Cousin Janine Pelfrey reached out to me this morning to share a link of a review of DNA Consultants by consumersadvocate.org. Because the owner of the other blog and others choose to continually and unfairly attack DNA Consultants’ reputation in the public forum, I feel the need to set the record straight. This review does a great job of summarizing the company in a nutshell (Ha, ha…forgot I had left a review for them almost four years ago! 🙂 A few snippets:
“DNA Consultants DNA Testing Review
“Testing Features – 4 / 5
March 20, 2021
I wrote a letter to the editor of the newsletter “The Explorers Club” which is published by DNA Consultants where I talk about, among other things, the background of two of my cousins whose test results are posted on the main page of the blog. Dr. Yates was kind enough to respond with some exciting news that he is featuring in an upcoming newsletter. I thought I would share it with you all here.
March 18, 2021
Anthropologist/Geologist/Archaeologist Professor Kenneth B. Tankersley of the University of Cincinnati, had this to say about my family’s DNA test results contained on the main page of this blog:
“Your DNA is amazingly consistent and provides insights into your family ancestry going back almost 100,000 years ago, or as we like to say, since time immemorial. It shows how long your family has been on Turtle Island.”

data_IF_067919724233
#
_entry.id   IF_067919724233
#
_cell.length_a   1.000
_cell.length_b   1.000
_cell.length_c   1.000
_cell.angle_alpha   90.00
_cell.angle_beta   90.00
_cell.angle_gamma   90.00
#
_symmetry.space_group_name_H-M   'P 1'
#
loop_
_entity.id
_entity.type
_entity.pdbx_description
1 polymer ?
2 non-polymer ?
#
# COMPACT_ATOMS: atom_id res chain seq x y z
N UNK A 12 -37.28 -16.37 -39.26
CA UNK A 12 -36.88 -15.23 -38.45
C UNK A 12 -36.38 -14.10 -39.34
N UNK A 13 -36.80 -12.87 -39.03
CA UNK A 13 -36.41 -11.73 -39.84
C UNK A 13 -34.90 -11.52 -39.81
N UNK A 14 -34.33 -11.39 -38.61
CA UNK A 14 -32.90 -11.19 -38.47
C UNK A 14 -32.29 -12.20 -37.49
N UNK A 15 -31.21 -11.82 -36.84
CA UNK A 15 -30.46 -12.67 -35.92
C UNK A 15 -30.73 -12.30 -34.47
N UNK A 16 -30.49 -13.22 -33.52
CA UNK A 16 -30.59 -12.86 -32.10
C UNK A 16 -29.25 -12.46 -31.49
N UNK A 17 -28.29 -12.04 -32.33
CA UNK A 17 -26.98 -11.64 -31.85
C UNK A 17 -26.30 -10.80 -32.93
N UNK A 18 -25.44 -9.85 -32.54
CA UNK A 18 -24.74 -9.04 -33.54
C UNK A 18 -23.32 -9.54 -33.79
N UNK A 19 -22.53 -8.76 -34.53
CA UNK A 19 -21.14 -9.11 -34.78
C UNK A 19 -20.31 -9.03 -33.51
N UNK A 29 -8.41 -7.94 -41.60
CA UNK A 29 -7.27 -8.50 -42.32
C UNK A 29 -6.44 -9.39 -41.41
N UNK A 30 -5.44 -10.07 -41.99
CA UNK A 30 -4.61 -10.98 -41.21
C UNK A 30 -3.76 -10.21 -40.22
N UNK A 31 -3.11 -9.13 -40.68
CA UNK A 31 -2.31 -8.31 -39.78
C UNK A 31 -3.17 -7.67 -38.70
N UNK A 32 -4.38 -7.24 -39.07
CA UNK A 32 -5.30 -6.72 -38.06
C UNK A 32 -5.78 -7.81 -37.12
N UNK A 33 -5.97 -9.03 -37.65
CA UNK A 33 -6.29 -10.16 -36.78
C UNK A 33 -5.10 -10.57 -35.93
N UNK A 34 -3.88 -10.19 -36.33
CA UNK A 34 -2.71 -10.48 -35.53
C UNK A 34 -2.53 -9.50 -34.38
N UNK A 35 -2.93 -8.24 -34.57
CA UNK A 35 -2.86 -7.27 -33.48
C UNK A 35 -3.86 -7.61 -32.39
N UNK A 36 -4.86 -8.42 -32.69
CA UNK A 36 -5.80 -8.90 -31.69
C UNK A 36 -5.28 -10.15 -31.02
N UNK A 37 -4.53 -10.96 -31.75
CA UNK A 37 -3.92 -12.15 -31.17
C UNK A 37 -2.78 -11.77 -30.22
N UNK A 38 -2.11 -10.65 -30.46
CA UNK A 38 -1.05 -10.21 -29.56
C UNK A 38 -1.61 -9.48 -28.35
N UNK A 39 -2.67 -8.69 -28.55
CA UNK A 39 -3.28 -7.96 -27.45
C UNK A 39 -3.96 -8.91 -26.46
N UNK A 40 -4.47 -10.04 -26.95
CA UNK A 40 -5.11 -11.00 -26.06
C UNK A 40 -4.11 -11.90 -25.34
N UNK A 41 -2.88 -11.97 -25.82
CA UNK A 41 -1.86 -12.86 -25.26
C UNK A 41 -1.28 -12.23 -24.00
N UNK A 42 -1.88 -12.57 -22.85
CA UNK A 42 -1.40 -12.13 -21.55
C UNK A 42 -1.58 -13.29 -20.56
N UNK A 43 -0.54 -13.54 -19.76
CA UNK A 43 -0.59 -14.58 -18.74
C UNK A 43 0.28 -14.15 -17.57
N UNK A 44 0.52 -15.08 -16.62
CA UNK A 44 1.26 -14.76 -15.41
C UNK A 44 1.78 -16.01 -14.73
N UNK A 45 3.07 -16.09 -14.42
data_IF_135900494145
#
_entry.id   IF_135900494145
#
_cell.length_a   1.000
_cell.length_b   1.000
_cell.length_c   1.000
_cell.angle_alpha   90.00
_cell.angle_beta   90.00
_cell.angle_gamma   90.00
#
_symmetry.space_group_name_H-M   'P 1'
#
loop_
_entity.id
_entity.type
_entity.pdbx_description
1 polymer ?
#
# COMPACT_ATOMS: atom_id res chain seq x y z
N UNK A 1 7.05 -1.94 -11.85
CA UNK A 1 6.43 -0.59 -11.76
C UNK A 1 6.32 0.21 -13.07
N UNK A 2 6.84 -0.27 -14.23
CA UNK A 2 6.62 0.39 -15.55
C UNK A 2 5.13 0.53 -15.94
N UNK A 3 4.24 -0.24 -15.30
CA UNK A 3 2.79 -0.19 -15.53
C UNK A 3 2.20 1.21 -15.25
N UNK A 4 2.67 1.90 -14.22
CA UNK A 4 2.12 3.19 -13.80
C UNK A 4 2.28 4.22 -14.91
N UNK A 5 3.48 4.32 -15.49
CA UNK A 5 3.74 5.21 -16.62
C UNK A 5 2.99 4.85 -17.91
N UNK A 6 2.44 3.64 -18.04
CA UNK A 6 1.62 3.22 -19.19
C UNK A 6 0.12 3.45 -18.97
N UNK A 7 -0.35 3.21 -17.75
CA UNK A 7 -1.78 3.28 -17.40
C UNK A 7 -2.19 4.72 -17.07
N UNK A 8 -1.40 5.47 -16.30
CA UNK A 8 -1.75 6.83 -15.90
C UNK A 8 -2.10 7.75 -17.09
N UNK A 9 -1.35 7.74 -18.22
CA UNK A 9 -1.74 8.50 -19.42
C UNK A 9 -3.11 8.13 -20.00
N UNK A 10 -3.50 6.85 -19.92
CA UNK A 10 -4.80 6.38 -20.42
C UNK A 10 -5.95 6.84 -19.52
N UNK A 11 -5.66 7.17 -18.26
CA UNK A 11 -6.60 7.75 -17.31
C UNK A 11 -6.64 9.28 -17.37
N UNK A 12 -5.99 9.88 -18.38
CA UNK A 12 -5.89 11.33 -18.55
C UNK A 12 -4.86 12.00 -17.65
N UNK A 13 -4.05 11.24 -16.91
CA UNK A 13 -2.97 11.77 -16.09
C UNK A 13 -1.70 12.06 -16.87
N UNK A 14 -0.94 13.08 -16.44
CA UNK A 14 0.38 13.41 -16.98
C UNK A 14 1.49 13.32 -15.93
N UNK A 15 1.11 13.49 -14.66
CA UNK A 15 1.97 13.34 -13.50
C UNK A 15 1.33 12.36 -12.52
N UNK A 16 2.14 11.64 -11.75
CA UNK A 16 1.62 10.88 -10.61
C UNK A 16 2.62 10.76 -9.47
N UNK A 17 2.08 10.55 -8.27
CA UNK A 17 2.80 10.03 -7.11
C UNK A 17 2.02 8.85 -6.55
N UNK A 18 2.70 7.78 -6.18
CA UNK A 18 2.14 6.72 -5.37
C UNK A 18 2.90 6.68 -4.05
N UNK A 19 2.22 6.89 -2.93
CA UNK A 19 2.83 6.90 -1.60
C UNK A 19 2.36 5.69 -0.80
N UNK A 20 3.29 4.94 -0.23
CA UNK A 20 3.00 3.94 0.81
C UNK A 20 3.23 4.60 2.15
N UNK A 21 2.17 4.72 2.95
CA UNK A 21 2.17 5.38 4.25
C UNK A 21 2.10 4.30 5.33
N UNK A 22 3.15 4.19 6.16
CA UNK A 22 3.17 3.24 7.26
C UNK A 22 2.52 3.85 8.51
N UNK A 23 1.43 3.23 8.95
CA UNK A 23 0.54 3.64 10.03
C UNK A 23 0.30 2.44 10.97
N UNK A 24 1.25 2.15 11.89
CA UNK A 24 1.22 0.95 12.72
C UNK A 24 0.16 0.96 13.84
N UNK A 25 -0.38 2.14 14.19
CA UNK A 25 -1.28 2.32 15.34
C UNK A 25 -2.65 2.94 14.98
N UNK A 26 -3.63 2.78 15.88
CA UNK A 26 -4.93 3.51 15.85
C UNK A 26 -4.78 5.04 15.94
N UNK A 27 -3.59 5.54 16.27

Professor Tankersley has written a fascinating book that everyone might find of interest (at least I did!) entitled “In Search of Ice Age Americans.”
Origin and Definition: Turtle Island
“Turtle Island is the name many Algonquian- and Iroquoian-speaking peoples mainly in the northeastern part of North America use to refer to the continent. In various Indigenous origin stories, the turtle is said to support the world, and is an icon of life itself. Turtle Island therefore speaks to various spiritual beliefs about creation and for some, the turtle is a marker of identity, culture, autonomy and a deeply-held respect for the environment.”
February 19, 2021
Profile of Dr. Andrew Ayers Martin, a fellow participant in Phase 3 of the Native American mitochondrial study being conducted by the authors of “Cherokee DNA Studies, Real People Who Proved the Geneticists Wrong.” I have had the privilege of knowing Andrew for almost a year. He and his storied family have done so much for so many over the generations, including inoculating the Cherokee and area settlers against small pox in the 1800s. I am proud to call him my friend. Thank you for all you do, Andrew.